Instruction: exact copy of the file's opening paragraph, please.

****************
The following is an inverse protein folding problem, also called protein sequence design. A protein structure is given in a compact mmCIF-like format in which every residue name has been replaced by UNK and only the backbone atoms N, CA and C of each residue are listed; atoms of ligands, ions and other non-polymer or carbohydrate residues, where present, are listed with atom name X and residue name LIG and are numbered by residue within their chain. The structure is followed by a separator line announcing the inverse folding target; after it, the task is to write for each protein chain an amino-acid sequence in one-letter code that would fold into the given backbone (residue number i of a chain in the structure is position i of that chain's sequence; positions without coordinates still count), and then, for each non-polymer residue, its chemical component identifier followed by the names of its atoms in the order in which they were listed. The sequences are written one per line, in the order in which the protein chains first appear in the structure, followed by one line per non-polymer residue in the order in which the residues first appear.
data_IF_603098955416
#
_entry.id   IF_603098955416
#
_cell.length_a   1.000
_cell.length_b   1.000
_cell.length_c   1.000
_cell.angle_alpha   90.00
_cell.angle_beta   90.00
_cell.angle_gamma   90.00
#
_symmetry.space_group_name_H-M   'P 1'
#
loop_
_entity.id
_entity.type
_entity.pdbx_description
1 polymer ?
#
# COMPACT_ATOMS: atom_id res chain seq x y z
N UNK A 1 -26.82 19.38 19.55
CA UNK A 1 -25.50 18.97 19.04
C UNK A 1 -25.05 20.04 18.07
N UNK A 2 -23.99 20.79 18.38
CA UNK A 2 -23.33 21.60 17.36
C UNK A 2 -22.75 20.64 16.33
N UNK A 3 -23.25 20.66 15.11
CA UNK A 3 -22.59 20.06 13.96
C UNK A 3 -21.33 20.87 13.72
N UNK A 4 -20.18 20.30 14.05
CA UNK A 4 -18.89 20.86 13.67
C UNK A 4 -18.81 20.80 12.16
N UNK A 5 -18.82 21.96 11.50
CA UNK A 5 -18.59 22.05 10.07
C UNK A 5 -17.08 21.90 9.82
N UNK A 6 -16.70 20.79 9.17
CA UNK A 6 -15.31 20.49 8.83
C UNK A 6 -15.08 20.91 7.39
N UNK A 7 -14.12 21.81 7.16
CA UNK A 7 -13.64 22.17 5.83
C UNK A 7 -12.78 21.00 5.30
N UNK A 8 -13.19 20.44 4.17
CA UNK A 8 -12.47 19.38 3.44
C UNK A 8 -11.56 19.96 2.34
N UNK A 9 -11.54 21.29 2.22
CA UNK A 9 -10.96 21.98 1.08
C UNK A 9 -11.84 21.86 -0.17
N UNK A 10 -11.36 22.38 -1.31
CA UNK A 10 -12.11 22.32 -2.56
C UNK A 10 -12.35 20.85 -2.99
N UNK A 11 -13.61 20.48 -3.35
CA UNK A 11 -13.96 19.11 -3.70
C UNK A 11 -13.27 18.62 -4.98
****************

The following is an inverse protein folding problem, also called protein sequence design. A protein structure is given in a compact mmCIF-like format in which every residue name has been replaced by UNK and only the backbone atoms N, CA and C of each residue are listed; atoms of ligands, ions and other non-polymer or carbohydrate residues, where present, are listed with atom name X and residue name LIG and are numbered by residue within their chain. The structure is followed by a separator line announcing the inverse folding target; after it, the task is to write for each protein chain an amino-acid sequence in one-letter code that would fold into the given backbone (residue number i of a chain in the structure is position i of that chain's sequence; positions without coordinates still count), and then, for each non-polymer residue, its chemical component identifier followed by the names of its atoms in the order in which they were listed. The sequences are written one per line, in the order in which the protein chains first appear in the structure, followed by one line per non-polymer residue in the order in which the residues first appear.